• Agri-food, including crop breeding for nutrition and health and reducing food waste and loss;
  • Sharing best management practices for knowledge and technology transfer to farmers and industry; and
  • Personnel exchange, including exchanges of scientists and students between Canada and Germany to build on opportunities for collaboration.
Canada and Germany enjoy close and friendly relations, reflected in their active cooperation on the international stage as well as their healthy economic and investment partnership. Germany has been a strong science partner with AAFC for over a decade, especially in the areas of crop development and animal health.

The Canada-European Union Comprehensive Economic and Trade Agreement (CETA) will give Canadian farmers, processors and exporters duty-free access to more than half a billion consumers across the EU, the world's largest import market for agriculture and agri-food. This agreement will help generate jobs and grow the middle-class.

Germany continues to be a significant trading partner for Canada and is growing in importance both as an export destination and as a source of imports.
Published in Corporate News
Most eastern Canadian producers have considered whether tile drainage is right for their operations. According to Harold Rudy, executive officer of research and business development for the Ontario Soil and Crop Improvement Association (OSCIA), more than 50 per cent of the agricultural land in southern Ontario is tile drained. In many areas of the province, tile drainage facilitates timely field operations and helps decrease the risk of crop damage during heavy rainfall events.
Published in Other Crops
Tree-based intercropping – growing trees together with crops – is a historical agricultural practice. These days primarily smallholder farmers use it in tropical systems, but researchers are focused on potential applications in the temperate soils of southern Ontario and Quebec.
Published in Other Crops
By 2050, we will need to feed 2 billion more people on less land. Meanwhile, carbon dioxide levels are predicted to hit 600 parts per million –a 50 per cent increase over today’s levels – and 2050 temperatures are expected to frequently match the top 5 per cent hottest days from 1950-1979. In a three-year field study, researchers proved engineered soybeans yield more than conventional soybeans in 2050’s predicted climatic conditions.| READ MORE
Published in Plant Breeding
Largely overlooked and previously not studied a lot in Canada, weed seed predation provides the second-largest loss of weed seeds from the seed bank, second only to germination. Although research has been almost exclusively carried out in Europe and the United States, recent research at the University of Saskatchewan proves weed seed predation is occurring in western Canadian cropping systems and can be measured.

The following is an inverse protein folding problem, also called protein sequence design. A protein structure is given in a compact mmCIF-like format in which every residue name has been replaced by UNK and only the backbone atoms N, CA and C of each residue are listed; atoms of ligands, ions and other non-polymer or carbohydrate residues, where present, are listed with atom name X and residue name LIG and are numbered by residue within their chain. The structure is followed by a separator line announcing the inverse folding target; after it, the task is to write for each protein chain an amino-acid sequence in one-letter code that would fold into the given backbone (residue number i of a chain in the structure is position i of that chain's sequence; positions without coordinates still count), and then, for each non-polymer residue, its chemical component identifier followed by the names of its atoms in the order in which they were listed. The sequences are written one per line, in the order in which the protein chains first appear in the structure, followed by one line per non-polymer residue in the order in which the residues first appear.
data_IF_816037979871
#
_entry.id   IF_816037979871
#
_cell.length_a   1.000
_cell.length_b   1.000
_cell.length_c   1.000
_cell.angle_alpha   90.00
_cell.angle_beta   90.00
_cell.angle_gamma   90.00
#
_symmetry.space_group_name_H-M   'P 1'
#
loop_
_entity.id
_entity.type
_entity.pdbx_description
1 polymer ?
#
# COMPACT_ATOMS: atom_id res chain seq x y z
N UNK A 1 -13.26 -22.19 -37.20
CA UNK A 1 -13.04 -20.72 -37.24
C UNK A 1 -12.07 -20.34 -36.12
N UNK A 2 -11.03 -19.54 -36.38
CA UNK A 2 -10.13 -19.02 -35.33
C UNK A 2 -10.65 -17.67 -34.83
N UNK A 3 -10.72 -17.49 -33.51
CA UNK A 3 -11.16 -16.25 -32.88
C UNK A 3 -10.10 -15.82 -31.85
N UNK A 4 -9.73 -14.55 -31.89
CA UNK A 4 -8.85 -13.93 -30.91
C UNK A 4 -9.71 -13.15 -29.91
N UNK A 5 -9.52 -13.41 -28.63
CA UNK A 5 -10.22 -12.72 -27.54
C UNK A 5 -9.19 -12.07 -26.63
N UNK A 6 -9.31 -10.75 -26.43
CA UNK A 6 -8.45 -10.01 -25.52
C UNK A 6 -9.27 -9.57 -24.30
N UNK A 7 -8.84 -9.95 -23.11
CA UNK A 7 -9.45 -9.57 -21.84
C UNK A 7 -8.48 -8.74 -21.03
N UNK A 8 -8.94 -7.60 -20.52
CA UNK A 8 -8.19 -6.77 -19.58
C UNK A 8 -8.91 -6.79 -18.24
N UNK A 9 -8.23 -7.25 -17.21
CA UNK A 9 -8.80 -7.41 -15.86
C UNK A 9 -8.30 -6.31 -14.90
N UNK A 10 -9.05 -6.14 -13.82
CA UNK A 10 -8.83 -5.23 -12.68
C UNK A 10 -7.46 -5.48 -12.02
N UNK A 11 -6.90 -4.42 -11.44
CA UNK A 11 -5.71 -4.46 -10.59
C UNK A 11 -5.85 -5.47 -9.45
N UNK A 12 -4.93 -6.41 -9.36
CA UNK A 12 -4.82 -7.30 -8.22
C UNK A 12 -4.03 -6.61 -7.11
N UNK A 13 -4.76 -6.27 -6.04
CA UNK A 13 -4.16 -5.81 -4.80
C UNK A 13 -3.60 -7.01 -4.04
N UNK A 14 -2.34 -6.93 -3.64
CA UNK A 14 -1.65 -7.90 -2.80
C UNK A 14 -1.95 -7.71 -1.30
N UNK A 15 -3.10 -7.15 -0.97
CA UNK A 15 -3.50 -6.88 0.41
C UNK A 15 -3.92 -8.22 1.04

Published in Weeds
There was a time on the Prairies when heat and lack of moisture stress were more common than excess moisture and cool temperatures. Indeed, the movement to direct seeding and no-till was in response to droughts in the 1980s and early 2000s. Even though the last decade has seen more challenges with excess moisture than lack of moisture, for some growers the start of the growing season in 2016 was a reminder that dry conditions are never far off. With that in mind, a review of several research studies reinforces the value of surface residue on root heat stress and crop yield.
Published in Soil
I call them my second herd,” says Brian Slenders, an alfalfa and canola seed and livestock producer near Scandia, Alta., and president of the Alfalfa Seed Commission of Alberta.
Published in Other Crops
Send five soil test samples to five different labs and you’ll likely get five different recommendations. Understanding why will help you get the most out of your fertilizer dollars and optimize yields over the long term.
Published in Soil

Annually, diseases, weeds, and insects are estimated to cause more than $1.3 billion in losses for sunflower growers. To combat this, researchers are preserving the genetic diversity of wild sunflowers. Wild plants retain the genes needed to resist pests and survive in different environments.

| READ MORE

Published in Corporate News
Many consumers think organic is better for humans and the planet, but a new UBC study published today in Science Advances finds that might not always be the case.

“Organic is often proposed a holy grail solution to current environmental and food scarcity problems, but we found that the costs and benefits will vary heavily depending on the context,” said Verena Seufert, a researcher at the Institute for Resources, Environment and Sustainability (IRES).

In their study, Seufert and her co-author Navin Ramankutty, Canada Research Chair in Global Environmental Change and Food Security at UBC, analyzed organic crop farming across 17 criteria such as yield, impact on climate change, farmer livelihood and consumer health.

It is the first study to systematically review the scientific literature on the environmental and socioeconomic performance of organic farming, not only assessing where previous studies agree and disagree, but also identifying the conditions leading to good or bad performance of organic agriculture. [Explore their findings in-depth in this image]

Take two factors that are top of mind for many consumers: synthetic pesticide use and nutritional benefits of organic. Seufert and Ramankutty argue that in countries like Canada where pesticide regulations are stringent and diets are rich in micronutrients, the health benefits of choosing organic may be marginal.